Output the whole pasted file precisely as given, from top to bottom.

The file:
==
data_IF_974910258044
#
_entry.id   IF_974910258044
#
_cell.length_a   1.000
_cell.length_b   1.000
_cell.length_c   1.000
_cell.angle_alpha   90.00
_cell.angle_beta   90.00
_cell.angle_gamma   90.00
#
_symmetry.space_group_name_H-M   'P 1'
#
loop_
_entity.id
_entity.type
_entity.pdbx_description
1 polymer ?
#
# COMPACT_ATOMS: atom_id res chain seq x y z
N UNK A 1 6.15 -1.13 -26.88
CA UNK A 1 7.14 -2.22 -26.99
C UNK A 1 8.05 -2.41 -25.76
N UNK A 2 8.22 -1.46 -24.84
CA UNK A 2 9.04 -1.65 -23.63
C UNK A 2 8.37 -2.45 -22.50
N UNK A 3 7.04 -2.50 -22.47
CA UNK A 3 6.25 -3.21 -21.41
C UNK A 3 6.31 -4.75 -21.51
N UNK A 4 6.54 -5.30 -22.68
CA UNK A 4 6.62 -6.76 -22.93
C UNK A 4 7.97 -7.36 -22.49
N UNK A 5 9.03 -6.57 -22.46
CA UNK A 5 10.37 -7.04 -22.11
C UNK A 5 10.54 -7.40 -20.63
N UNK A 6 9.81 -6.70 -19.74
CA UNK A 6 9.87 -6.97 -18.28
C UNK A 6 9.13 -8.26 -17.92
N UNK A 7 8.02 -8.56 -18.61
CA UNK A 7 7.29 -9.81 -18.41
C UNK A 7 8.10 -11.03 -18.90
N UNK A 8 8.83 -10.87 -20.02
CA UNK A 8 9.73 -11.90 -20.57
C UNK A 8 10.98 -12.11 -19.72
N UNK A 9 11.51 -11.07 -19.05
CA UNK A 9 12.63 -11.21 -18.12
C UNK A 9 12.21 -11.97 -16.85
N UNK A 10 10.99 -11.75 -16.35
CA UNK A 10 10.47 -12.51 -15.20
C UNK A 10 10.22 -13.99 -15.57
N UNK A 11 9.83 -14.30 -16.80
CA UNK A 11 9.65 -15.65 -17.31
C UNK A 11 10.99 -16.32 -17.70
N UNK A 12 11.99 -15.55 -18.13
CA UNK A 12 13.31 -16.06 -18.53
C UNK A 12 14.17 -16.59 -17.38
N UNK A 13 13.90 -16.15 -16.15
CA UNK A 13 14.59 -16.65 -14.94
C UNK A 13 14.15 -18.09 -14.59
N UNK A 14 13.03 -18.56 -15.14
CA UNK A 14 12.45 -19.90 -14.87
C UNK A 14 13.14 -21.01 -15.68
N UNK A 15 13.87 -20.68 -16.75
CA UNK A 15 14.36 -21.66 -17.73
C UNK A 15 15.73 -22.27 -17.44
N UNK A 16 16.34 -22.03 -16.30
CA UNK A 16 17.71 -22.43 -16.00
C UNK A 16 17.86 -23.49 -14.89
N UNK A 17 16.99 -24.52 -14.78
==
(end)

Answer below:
data_IF_974910258044
#
_entry.id   IF_974910258044
#
_cell.length_a   1.000
_cell.length_b   1.000
_cell.length_c   1.000
_cell.angle_alpha   90.00
_cell.angle_beta   90.00
_cell.angle_gamma   90.00
#
_symmetry.space_group_name_H-M   'P 1'
#
loop_
_entity.id
_entity.type
_entity.pdbx_description
1 polymer ?
#
# COMPACT_ATOMS: atom_id res chain seq x y z
N UNK A 1 6.15 -1.13 -26.88
CA UNK A 1 7.14 -2.22 -26.99
C UNK A 1 8.05 -2.41 -25.76
N UNK A 2 8.22 -1.46 -24.84
CA UNK A 2 9.04 -1.65 -23.63
C UNK A 2 8.37 -2.45 -22.50
N UNK A 3 7.04 -2.50 -22.47
CA UNK A 3 6.25 -3.21 -21.41
C UNK A 3 6.31 -4.75 -21.51
N UNK A 4 6.54 -5.30 -22.68
CA UNK A 4 6.62 -6.76 -22.93
C UNK A 4 7.97 -7.36 -22.49
N UNK A 5 9.03 -6.57 -22.46
CA UNK A 5 10.37 -7.04 -22.11
C UNK A 5 10.54 -7.40 -20.63
N UNK A 6 9.81 -6.70 -19.74
CA UNK A 6 9.87 -6.97 -18.28
C UNK A 6 9.13 -8.26 -17.92
N UNK A 7 8.02 -8.56 -18.61
CA UNK A 7 7.29 -9.81 -18.41
C UNK A 7 8.10 -11.03 -18.90
N UNK A 8 8.83 -10.87 -20.02
CA UNK A 8 9.73 -11.90 -20.57
C UNK A 8 10.98 -12.11 -19.72
N UNK A 9 11.51 -11.07 -19.05
CA UNK A 9 12.63 -11.21 -18.12
C UNK A 9 12.21 -11.97 -16.85
N UNK A 10 10.99 -11.75 -16.35
CA UNK A 10 10.47 -12.51 -15.20
C UNK A 10 10.22 -13.99 -15.57
N UNK A 11 9.83 -14.30 -16.80
CA UNK A 11 9.65 -15.65 -17.31
C UNK A 11 10.99 -16.32 -17.70
N UNK A 12 11.99 -15.55 -18.13
CA UNK A 12 13.31 -16.06 -18.53
C UNK A 12 14.17 -16.59 -17.38
N UNK A 13 13.90 -16.15 -16.15
CA UNK A 13 14.59 -16.65 -14.94
C UNK A 13 14.15 -18.09 -14.59
N UNK A 14 13.03 -18.56 -15.14
CA UNK A 14 12.45 -19.90 -14.87
C UNK A 14 13.14 -21.01 -15.68
N UNK A 15 13.87 -20.68 -16.75
CA UNK A 15 14.36 -21.66 -17.73
C UNK A 15 15.73 -22.27 -17.44
N UNK A 16 16.34 -22.03 -16.30
CA UNK A 16 17.71 -22.43 -16.00
C UNK A 16 17.86 -23.49 -14.89
N UNK A 17 16.99 -24.52 -14.78